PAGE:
Redesigning radiotherapy quality assurance: opportunities to develop an efficient, evidence-based system to support clinical trials--report of the National Cancer Institute Work Group on Radiotherapy Quality Assurance
AuthorsBekelman, Justin E.
Bentzen, Soren M.
Curran, Walter J.
Efstathiou, Jason A.
Fitzgerald, Thomas J.
Ibbott, Geoffrey S.
Lee, J. Jack
Merchant, Thomas E.
Michalski, Jeff M.
Palta, Jatinder R.
Ten Haken, Randal K.
Coleman, C. Norman
Document TypeJournal Article
KeywordsClinical Trials as Topic
Multicenter Studies as Topic
National Cancer Institute (U.S.)
Quality Assurance, Health Care
Quality of Life
MetadataShow full item record
AbstractPURPOSE: In the context of national calls for reorganizing cancer clinical trials, the National Cancer Institute sponsored a 2-day workshop to examine challenges and opportunities for optimizing radiotherapy quality assurance (QA) in clinical trial design. METHODS AND MATERIALS: Participants reviewed the current processes of clinical trial QA and noted the QA challenges presented by advanced technologies. The lessons learned from the radiotherapy QA programs of recent trials were discussed in detail. Four potential opportunities for optimizing radiotherapy QA were explored, including the use of normal tissue toxicity and tumor control metrics, biomarkers of radiation toxicity, new radiotherapy modalities such as proton beam therapy, and the international harmonization of clinical trial QA. RESULTS: Four recommendations were made: (1) to develop a tiered (and more efficient) system for radiotherapy QA and tailor the intensity of QA to the clinical trial objectives (tiers include general credentialing, trial-specific credentialing, and individual case review); (2) to establish a case QA repository; (3) to develop an evidence base for clinical trial QA and introduce innovative prospective trial designs to evaluate radiotherapy QA in clinical trials; and (4) to explore the feasibility of consolidating clinical trial QA in the United States. CONCLUSION: Radiotherapy QA can affect clinical trial accrual, cost, outcomes, and generalizability. To achieve maximum benefit, QA programs must become more efficient and evidence-based.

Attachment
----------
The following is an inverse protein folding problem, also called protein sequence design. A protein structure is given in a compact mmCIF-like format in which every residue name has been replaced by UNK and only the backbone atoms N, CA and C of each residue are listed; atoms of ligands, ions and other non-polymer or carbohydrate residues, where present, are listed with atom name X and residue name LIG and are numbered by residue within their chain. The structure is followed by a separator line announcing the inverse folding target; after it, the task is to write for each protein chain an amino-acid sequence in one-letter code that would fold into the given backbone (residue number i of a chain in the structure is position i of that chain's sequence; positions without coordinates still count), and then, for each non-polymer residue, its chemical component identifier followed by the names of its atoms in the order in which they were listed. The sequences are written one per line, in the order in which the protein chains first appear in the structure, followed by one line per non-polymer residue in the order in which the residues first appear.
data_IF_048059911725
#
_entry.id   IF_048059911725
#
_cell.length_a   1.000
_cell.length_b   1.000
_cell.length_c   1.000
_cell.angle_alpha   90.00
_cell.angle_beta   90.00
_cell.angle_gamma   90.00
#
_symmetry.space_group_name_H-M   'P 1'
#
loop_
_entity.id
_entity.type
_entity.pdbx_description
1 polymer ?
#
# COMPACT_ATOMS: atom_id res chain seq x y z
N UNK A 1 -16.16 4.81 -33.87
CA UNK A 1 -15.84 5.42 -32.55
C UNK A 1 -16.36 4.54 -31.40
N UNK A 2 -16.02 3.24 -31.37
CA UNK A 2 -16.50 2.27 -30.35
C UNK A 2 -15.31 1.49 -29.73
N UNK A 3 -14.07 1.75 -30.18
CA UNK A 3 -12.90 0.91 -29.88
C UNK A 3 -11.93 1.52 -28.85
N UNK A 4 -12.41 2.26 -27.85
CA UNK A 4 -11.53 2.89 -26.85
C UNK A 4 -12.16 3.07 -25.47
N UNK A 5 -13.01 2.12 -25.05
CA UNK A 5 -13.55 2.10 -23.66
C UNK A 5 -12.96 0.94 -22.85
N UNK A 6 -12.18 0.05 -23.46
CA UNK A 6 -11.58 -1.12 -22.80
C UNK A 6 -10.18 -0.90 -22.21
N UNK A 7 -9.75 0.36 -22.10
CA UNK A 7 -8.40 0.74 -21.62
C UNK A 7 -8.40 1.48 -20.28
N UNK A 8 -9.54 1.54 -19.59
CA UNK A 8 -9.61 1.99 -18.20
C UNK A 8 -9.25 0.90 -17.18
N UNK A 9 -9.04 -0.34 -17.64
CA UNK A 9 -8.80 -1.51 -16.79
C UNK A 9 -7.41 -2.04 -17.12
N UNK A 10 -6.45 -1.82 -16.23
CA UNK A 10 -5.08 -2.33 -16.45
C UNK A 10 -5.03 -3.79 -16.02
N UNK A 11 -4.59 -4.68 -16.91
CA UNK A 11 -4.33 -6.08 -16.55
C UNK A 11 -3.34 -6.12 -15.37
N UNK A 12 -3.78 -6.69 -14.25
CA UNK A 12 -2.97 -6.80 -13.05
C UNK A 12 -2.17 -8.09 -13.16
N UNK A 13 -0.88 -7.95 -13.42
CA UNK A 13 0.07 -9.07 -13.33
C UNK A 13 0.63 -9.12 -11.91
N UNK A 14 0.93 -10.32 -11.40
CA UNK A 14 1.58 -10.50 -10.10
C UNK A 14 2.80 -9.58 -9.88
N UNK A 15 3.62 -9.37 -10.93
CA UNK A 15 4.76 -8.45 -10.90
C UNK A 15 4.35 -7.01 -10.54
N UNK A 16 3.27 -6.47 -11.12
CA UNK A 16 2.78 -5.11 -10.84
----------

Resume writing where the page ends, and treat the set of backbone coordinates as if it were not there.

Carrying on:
SourceInt J Radiat Oncol Biol Phys. 2012 Jul 1;83(3):782-90. doi: 10.1016/j.ijrobp.2011.12.080. Epub 2012 Mar 15. Link to article on publisher's site
Permanent Link to this Itemhttp://hdl.handle.net/20.500.14038/47928
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